Alberta’s chief medical officer of health delivered a grim warning to the province Thursday.
Dr. Deena Hinshaw, in her twice-weekly briefing, explained that once again, the rising number of cases should be a concern to Albertans.
There were 114 new cases Thursday, along with two additional deaths, bringing the death toll to 176.
Hinshaw said that even more concerning is the steady rise in hospitalizations and ICU stays. Currently, 106 people across the province are in hospital, the highest since April 30, and 21 people are in intensive care, the largest total since May 1.
Since July 9, active cases across the province have risen from 590 to more than 1,300.
“The message is clear: we need to learn from our own experiences and the experiences of others. We need to take current numbers as a warning and do what we need to do to prevent infections from spreading widely and quickly,” Hinshaw said.
“We are all tired of COVID-19. But this virus doesn’t care, we have no choice but to learn how to live with it.”
Central zone cases also continue to rise. In the region, there are now 161 active cases, with 33 people in hospital, including seven in intensive care.
The City of Red Deer sits at 11 active cases, with 40 recoveries. The County of Stettler remains the hardest hit in the region, with 24 cases, while Starland County has 16 active cases.
Camrose has eight active cases, while Sylvan Lake has four and Wetaskiwin has three.
Lacombe County sits at nine active cases, while the City of Lacombe still has no active cases. Ponoka County has seven active cases, Kneehill County has 11 and Camrose County has four.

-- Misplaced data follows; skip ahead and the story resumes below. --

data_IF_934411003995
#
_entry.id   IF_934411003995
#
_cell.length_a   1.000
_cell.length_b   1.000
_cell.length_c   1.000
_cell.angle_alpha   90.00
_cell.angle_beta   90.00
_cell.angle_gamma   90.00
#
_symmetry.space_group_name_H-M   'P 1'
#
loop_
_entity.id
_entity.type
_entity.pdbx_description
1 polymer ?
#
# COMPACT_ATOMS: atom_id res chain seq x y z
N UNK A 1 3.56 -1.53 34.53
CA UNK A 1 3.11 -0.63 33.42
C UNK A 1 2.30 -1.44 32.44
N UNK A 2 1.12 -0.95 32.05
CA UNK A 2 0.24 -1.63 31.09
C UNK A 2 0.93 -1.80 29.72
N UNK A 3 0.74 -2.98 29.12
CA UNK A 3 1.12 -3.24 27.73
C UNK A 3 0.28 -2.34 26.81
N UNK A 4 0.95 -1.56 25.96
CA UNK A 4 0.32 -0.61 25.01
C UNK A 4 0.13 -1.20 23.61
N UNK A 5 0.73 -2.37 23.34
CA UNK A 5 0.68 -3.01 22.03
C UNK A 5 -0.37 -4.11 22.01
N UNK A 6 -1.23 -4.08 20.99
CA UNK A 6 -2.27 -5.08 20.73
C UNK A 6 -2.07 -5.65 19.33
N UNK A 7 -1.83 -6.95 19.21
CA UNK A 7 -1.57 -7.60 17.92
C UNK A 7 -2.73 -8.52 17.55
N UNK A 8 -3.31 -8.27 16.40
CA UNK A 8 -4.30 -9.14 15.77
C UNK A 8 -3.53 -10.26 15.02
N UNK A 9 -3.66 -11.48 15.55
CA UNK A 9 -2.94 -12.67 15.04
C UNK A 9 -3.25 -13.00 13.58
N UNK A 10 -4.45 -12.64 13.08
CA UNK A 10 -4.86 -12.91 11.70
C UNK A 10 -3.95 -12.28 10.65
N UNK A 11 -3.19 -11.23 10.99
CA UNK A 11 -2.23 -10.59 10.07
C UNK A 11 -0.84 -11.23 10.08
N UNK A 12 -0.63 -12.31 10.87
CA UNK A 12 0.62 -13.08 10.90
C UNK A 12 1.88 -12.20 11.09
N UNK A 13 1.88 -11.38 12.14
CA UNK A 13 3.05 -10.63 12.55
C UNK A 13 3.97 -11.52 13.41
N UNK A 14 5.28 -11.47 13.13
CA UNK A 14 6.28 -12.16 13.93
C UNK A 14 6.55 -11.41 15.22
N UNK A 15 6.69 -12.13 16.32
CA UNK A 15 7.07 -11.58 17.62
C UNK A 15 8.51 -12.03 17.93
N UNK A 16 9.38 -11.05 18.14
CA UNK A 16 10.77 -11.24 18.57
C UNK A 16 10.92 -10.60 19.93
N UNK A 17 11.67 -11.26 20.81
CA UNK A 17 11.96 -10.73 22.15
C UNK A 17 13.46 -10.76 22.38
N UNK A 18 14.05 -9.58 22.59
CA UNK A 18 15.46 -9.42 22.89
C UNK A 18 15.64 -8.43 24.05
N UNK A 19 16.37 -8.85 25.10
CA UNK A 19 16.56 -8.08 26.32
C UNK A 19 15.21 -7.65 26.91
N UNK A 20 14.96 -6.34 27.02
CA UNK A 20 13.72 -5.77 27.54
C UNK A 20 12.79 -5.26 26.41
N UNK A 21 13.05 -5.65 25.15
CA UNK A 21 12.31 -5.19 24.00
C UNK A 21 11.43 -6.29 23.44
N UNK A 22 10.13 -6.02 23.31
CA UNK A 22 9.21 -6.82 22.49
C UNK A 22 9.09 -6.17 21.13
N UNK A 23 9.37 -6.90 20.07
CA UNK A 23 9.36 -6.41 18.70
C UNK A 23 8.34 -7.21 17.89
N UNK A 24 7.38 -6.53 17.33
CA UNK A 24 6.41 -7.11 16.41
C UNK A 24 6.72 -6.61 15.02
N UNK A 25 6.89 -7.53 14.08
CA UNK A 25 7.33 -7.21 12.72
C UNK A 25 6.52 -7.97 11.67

“This needs to be a wake-up call. I am very concerned by these numbers. Recently, our active cases have risen sharply,” Hinshaw said.
“There is no zone spared from the increase. Even rural areas, including central Alberta, which has not seen high case numbers so far, now has 33 cases in hospital, seven of whom are in the ICU. We have seen a rise in cases across the province, and as such, precautions need to be taken in all parts of Alberta.”
Hinshaw also shared some concerning numbers about who is being affecting by COVID-19.
One out of every 50 diagnosed cases between the ages of 20 and 39 has needed to be admitted to hospital. Between the ages of 40 and 69, that risk is greater, with one out of 20 going to hospital.
One out of every 10 diagnosed cases between the ages of 70 to 79 has died, and for those over 80, one out of every four cases has died.
“Surviving this virus can still be awful and life changing. There is some emerging evidence of the long-term effects of COVID-19, particularly those who have more severe illness, such as an ICU admission,” she said.
“There can be long-term damage, such as higher risk of diabetes and lung damage that doesn’t go away when the infection ends. Regardless of age, we don’t know what impact COVID-19 will have on your lifelong health. This is not something to be taken lightly.
“The guidance we have put in place is the manual on how to live with COVID-19 for at least the rest of this year, and likely beyond. It is not an optional suggestion that can be disregarded when inconvenient.”
Hinshaw was also adamant that if Albertans start being more diligent with hand washing, mask wearing and social distancing, they can get the virus under control again by early August. She said the government is not considering mandatory mask wearing right now.
“We are a remarkable province and I believe in Albertans,” she said.
“And the power of our collective action. We can pull together and turn this around. If you need motivation to distance, wear a mask or wash your hands, or stay home if you’re sick, remember who you are protecting. We are each other’s best defence. Today, tomorrow and the weeks and months ahead.”